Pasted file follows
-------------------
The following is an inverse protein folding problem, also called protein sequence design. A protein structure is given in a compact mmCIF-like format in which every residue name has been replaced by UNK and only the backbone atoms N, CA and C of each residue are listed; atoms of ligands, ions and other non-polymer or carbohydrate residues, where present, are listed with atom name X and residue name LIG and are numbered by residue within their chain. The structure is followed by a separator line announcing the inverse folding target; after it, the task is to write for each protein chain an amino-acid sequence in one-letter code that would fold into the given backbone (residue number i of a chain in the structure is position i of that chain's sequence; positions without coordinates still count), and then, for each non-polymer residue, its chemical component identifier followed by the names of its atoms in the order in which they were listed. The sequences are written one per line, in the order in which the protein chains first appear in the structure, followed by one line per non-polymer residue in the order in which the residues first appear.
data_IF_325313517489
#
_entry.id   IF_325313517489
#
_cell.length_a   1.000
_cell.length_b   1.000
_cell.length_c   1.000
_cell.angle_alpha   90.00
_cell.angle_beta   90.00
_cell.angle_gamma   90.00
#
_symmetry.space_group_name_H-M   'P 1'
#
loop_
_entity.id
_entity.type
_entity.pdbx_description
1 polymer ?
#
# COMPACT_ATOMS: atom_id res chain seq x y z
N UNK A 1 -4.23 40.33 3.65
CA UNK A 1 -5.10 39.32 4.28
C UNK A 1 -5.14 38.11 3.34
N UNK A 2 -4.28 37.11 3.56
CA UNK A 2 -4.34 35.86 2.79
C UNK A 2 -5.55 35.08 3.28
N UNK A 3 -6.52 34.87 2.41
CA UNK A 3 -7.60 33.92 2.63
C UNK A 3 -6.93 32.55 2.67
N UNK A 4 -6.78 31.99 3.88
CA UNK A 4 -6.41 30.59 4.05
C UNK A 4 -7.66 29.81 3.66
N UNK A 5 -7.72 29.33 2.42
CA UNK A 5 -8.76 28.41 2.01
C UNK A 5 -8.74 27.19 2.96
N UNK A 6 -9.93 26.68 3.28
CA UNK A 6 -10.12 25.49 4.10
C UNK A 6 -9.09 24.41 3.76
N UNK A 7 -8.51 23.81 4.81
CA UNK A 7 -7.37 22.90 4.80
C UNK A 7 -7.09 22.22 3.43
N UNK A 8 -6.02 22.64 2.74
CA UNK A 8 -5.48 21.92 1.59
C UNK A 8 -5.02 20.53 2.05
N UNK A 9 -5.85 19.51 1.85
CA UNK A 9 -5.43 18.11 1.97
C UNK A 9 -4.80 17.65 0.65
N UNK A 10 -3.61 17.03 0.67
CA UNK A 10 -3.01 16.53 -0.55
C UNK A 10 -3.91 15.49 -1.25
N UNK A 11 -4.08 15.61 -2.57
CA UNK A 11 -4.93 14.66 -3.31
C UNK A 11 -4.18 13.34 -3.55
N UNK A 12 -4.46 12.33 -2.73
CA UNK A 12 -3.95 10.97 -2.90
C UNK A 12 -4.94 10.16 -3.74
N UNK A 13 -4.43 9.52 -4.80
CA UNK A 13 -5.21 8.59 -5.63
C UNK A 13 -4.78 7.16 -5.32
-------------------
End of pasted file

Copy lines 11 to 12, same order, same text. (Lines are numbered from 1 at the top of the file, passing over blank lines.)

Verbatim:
_cell.angle_gamma   90.00
#